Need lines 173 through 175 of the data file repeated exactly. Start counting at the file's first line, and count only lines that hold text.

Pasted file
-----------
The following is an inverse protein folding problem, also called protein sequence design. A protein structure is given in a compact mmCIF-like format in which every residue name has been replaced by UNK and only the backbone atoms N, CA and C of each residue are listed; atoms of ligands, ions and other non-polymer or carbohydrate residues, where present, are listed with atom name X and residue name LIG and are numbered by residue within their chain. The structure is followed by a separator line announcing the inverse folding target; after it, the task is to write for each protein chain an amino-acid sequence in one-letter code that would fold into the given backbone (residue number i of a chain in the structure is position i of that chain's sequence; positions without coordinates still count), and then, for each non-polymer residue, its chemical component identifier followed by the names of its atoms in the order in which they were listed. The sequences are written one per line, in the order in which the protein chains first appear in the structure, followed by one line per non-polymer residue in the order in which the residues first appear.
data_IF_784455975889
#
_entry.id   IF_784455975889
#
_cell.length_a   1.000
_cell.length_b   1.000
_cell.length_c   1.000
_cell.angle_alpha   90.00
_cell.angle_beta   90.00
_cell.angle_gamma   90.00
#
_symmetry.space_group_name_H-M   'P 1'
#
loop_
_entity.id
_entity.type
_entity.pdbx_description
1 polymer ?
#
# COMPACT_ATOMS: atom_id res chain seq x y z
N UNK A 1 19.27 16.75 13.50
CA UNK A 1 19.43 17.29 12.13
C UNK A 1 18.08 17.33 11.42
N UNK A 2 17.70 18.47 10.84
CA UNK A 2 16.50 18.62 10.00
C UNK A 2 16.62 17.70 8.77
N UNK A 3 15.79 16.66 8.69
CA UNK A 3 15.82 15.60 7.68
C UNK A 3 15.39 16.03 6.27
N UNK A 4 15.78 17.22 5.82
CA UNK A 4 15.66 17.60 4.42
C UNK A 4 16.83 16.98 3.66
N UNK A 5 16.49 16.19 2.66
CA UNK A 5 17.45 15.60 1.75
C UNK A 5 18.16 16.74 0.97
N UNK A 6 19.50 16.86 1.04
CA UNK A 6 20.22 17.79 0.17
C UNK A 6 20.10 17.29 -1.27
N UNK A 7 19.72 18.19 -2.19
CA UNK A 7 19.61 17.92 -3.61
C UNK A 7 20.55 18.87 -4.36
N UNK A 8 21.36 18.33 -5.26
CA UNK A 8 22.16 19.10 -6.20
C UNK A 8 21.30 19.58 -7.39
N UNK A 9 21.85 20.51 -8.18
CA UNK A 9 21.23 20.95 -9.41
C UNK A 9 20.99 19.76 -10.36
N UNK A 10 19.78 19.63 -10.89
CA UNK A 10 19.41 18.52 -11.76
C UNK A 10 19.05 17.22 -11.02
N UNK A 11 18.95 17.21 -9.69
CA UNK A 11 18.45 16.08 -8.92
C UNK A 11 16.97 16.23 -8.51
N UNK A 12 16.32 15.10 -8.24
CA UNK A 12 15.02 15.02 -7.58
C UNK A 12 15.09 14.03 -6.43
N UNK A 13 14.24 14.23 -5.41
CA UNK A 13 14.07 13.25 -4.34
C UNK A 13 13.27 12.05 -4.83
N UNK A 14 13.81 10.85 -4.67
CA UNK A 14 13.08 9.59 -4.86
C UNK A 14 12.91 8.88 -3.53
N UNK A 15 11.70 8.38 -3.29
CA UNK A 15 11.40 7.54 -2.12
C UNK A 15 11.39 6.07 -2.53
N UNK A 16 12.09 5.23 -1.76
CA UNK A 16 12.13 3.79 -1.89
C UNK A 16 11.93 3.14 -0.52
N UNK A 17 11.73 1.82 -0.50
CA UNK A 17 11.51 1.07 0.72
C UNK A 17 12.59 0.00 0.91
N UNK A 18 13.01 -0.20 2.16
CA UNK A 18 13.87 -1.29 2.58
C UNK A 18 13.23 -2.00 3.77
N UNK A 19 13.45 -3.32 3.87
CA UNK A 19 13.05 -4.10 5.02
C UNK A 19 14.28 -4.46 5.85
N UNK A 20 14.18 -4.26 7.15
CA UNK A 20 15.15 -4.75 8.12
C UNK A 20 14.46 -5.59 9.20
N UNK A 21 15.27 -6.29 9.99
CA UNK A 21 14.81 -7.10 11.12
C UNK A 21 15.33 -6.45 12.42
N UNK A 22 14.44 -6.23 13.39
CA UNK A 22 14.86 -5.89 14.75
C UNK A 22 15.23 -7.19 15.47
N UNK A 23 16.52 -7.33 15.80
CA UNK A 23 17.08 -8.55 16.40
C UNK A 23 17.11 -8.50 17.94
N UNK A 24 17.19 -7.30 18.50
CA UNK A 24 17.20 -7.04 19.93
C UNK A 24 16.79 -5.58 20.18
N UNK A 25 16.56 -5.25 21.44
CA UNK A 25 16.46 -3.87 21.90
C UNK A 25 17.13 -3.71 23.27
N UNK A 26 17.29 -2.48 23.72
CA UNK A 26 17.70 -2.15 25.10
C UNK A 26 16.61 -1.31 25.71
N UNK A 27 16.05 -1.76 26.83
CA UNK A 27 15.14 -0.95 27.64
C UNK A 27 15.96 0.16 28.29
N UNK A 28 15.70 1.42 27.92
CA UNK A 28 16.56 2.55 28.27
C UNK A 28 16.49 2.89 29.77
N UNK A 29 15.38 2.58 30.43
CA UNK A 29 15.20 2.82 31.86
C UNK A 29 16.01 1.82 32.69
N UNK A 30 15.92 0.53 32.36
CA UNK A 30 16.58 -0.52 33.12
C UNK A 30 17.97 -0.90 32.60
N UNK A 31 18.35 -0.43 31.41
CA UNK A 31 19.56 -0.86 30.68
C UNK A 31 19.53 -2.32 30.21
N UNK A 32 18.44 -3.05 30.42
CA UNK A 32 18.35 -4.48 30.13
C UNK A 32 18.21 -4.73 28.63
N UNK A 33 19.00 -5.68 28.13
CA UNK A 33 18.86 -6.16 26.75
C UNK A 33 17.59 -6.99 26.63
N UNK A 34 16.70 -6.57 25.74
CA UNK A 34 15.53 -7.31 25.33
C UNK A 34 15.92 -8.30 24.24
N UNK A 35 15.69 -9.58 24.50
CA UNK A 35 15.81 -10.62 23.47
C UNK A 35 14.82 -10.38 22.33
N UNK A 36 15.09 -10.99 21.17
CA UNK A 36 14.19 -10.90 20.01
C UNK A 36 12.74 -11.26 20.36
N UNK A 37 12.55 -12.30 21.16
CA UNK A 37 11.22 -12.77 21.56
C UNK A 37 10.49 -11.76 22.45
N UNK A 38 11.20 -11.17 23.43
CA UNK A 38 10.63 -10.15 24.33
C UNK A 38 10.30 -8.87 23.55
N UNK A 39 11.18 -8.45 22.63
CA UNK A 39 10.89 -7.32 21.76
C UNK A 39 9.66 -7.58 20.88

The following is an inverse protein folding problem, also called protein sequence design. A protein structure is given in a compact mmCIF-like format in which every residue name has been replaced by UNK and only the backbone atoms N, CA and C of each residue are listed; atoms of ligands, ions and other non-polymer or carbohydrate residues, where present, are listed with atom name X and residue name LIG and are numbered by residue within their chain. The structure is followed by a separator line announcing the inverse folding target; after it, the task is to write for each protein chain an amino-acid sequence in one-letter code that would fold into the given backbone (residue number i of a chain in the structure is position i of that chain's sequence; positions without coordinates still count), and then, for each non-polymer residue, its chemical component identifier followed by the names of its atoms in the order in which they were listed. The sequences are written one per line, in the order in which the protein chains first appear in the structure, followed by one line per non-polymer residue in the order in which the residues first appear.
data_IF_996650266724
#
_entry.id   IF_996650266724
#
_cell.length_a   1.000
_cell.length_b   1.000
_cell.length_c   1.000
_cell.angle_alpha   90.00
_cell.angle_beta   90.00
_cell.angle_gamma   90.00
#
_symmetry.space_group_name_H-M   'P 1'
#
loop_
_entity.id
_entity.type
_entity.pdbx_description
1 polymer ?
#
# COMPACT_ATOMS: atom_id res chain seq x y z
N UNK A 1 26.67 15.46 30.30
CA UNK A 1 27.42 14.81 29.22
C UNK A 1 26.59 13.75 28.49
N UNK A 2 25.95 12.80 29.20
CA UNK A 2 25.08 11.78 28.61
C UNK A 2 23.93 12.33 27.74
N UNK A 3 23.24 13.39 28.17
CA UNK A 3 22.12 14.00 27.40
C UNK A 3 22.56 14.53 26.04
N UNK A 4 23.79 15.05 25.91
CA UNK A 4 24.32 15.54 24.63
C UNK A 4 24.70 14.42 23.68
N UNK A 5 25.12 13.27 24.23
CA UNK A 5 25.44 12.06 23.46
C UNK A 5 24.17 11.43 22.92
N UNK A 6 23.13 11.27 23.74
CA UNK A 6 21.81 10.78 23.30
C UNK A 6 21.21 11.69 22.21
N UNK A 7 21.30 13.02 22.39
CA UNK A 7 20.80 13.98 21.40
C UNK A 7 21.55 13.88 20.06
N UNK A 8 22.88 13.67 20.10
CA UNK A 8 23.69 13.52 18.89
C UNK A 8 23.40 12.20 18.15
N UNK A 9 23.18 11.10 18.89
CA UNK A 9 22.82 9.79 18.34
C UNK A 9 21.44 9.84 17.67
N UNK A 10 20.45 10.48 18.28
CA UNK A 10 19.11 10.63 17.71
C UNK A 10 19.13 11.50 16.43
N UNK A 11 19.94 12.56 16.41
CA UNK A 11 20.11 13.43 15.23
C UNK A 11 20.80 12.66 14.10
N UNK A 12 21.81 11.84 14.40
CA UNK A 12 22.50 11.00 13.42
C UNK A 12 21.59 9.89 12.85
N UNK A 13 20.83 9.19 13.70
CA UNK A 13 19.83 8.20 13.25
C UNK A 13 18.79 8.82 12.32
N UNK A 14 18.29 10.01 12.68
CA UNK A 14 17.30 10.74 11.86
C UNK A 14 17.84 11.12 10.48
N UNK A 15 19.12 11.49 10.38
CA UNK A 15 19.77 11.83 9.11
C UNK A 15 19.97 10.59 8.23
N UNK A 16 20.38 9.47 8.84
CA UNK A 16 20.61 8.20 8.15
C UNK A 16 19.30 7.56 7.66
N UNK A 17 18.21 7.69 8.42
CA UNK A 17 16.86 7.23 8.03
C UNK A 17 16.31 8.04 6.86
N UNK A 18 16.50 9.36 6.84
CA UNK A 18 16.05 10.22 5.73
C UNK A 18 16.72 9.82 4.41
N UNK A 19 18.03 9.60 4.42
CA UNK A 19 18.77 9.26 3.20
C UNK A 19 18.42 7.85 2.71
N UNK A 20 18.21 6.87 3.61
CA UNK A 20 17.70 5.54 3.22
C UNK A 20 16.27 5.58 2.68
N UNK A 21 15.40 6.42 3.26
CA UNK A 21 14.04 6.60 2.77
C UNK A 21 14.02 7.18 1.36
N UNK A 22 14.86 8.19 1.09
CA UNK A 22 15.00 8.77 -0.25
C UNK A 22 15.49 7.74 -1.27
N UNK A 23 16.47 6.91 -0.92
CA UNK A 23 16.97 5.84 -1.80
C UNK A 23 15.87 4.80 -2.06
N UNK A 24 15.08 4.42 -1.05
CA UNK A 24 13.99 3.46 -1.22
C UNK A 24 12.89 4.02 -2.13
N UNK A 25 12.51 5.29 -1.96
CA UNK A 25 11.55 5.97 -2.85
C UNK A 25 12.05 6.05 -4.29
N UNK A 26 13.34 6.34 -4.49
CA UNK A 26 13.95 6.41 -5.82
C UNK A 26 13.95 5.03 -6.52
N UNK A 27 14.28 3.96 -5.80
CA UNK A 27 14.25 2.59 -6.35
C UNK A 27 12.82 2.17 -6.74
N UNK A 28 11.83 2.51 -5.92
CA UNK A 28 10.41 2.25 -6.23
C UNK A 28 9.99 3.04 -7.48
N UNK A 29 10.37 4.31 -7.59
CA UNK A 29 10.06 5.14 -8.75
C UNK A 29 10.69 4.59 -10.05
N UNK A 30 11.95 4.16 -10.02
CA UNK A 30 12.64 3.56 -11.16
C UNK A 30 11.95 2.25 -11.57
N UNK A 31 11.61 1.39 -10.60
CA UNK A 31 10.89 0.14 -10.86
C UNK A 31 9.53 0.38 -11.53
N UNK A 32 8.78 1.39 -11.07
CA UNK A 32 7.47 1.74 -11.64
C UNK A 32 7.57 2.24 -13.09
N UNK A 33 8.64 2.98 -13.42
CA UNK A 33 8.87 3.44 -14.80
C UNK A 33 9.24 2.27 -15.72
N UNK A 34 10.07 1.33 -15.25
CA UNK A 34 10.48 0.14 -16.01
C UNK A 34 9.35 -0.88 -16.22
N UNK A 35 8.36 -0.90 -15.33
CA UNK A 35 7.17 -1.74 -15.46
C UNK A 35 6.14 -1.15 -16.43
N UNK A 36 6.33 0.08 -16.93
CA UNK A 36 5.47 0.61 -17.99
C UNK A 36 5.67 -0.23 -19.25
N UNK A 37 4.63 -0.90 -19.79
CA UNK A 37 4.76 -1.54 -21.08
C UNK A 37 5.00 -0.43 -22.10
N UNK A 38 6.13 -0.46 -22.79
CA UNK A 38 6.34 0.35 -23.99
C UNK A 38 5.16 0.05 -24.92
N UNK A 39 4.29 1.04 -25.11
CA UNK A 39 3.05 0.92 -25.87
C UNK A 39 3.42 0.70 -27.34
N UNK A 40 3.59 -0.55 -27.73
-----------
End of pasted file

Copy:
CA UNK A 5 25.44 12.06 23.46
C UNK A 5 24.17 11.43 22.92
N UNK A 6 23.13 11.27 23.74